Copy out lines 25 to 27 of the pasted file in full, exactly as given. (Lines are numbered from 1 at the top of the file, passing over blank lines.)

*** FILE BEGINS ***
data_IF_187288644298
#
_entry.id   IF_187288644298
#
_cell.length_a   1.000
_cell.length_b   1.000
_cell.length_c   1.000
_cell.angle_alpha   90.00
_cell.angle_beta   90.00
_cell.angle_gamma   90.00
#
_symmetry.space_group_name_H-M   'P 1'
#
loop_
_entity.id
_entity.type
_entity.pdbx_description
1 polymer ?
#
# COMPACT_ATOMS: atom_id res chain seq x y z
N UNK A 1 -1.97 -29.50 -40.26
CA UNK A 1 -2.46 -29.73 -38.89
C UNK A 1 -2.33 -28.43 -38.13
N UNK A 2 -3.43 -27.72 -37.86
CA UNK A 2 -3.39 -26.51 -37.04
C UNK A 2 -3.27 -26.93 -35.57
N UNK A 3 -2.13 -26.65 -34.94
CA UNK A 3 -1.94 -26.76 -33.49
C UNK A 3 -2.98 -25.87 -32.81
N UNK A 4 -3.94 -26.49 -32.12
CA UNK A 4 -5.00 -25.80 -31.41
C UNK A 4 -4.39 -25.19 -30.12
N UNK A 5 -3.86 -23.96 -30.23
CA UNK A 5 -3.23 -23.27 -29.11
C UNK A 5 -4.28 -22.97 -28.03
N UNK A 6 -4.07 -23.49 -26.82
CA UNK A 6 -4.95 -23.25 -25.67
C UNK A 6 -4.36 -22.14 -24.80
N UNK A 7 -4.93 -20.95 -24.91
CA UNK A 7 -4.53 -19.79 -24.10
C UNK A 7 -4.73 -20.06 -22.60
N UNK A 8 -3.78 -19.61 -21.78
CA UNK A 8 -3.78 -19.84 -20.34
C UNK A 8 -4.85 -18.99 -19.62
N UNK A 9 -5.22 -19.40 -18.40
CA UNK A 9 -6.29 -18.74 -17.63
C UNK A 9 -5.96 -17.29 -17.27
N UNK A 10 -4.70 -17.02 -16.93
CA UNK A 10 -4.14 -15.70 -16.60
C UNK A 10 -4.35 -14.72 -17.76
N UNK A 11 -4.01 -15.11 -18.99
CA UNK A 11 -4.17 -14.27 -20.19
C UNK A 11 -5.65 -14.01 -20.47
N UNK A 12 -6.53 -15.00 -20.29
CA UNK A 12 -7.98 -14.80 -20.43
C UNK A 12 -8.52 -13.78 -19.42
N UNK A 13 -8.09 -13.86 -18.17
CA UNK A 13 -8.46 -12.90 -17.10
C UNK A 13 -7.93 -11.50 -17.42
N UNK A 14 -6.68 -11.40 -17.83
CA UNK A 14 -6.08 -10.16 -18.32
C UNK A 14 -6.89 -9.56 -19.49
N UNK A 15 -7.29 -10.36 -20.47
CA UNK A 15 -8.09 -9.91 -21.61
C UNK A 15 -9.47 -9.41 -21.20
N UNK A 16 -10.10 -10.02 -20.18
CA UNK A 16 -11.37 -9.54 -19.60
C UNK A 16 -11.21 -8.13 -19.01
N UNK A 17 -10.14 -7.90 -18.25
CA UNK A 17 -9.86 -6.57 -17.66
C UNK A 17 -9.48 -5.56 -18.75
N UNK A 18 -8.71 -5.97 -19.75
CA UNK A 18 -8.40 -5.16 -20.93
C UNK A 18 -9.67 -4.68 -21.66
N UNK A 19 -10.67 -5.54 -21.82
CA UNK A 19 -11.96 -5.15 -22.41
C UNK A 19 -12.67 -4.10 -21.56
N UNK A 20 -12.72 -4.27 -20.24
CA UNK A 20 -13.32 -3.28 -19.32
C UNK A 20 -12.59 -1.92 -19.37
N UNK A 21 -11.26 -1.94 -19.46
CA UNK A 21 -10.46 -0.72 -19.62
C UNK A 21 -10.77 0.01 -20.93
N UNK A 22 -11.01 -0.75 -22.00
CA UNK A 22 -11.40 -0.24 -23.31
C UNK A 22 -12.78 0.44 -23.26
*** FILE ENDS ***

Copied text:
CA UNK A 2 -3.39 -26.51 -37.04
C UNK A 2 -3.27 -26.93 -35.57
N UNK A 3 -2.13 -26.65 -34.94